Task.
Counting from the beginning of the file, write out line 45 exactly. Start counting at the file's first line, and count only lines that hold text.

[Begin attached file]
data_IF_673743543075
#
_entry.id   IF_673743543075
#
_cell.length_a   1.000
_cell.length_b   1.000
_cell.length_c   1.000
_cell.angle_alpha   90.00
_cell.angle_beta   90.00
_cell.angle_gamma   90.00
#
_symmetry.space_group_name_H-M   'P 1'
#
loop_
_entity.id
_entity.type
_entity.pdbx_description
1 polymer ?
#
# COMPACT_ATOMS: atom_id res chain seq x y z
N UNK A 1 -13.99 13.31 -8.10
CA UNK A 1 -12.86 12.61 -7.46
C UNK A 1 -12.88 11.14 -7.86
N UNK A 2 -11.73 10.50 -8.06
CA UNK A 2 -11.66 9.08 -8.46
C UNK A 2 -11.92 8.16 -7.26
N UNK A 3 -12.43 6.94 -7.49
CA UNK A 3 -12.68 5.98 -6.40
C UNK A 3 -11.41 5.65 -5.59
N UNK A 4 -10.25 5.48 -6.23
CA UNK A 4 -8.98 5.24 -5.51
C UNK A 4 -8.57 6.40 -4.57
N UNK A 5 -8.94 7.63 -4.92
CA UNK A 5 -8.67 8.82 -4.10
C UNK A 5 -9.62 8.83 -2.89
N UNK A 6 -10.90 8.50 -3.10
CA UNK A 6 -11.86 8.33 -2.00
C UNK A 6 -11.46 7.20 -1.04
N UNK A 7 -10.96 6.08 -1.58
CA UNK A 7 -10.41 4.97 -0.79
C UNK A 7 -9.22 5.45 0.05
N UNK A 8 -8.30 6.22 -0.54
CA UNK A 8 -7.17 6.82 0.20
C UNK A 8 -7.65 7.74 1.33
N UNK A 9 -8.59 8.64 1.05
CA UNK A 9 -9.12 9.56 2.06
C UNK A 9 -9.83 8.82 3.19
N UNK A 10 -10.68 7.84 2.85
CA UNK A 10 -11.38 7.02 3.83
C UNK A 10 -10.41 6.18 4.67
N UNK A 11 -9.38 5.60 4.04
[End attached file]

N UNK A 9 -8.59 8.64 1.05